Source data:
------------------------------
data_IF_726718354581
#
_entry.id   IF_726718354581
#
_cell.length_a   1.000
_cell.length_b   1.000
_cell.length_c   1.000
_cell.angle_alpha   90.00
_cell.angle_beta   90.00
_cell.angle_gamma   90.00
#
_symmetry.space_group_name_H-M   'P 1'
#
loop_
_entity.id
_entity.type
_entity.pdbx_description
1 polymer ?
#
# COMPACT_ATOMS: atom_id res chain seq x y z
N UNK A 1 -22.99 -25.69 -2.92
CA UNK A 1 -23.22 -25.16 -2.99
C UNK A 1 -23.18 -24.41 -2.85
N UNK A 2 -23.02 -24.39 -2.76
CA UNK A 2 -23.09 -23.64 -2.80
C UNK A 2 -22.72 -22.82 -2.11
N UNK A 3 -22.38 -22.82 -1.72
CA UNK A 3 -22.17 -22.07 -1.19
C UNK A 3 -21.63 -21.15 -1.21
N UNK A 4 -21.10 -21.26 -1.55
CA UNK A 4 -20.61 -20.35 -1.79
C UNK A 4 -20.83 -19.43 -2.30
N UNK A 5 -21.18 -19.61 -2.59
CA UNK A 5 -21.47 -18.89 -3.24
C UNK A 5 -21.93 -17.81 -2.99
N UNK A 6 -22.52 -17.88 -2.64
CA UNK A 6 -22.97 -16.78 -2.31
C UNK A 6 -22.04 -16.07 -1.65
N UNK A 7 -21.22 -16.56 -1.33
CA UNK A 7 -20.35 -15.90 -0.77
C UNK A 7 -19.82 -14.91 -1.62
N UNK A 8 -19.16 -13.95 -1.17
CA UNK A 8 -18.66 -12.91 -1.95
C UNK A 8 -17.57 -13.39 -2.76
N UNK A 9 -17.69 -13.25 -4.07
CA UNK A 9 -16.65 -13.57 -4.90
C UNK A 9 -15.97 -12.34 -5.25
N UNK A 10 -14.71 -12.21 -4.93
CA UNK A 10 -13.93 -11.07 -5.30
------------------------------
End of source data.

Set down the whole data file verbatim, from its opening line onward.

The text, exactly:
data_IF_726718354581
#
_entry.id   IF_726718354581
#
_cell.length_a   1.000
_cell.length_b   1.000
_cell.length_c   1.000
_cell.angle_alpha   90.00
_cell.angle_beta   90.00
_cell.angle_gamma   90.00
#
_symmetry.space_group_name_H-M   'P 1'
#
loop_
_entity.id
_entity.type
_entity.pdbx_description
1 polymer ?
#
# COMPACT_ATOMS: atom_id res chain seq x y z
N UNK A 1 -22.99 -25.69 -2.92
CA UNK A 1 -23.22 -25.16 -2.99
C UNK A 1 -23.18 -24.41 -2.85
N UNK A 2 -23.02 -24.39 -2.76
CA UNK A 2 -23.09 -23.64 -2.80
C UNK A 2 -22.72 -22.82 -2.11
N UNK A 3 -22.38 -22.82 -1.72
CA UNK A 3 -22.17 -22.07 -1.19
C UNK A 3 -21.63 -21.15 -1.21
N UNK A 4 -21.10 -21.26 -1.55
CA UNK A 4 -20.61 -20.35 -1.79
C UNK A 4 -20.83 -19.43 -2.30
N UNK A 5 -21.18 -19.61 -2.59
CA UNK A 5 -21.47 -18.89 -3.24
C UNK A 5 -21.93 -17.81 -2.99
N UNK A 6 -22.52 -17.88 -2.64
CA UNK A 6 -22.97 -16.78 -2.31
C UNK A 6 -22.04 -16.07 -1.65
N UNK A 7 -21.22 -16.56 -1.33
CA UNK A 7 -20.35 -15.90 -0.77
C UNK A 7 -19.82 -14.91 -1.62
N UNK A 8 -19.16 -13.95 -1.17
CA UNK A 8 -18.66 -12.91 -1.95
C UNK A 8 -17.57 -13.39 -2.76
N UNK A 9 -17.69 -13.25 -4.07
CA UNK A 9 -16.65 -13.57 -4.90
C UNK A 9 -15.97 -12.34 -5.25
N UNK A 10 -14.71 -12.21 -4.93
CA UNK A 10 -13.93 -11.07 -5.30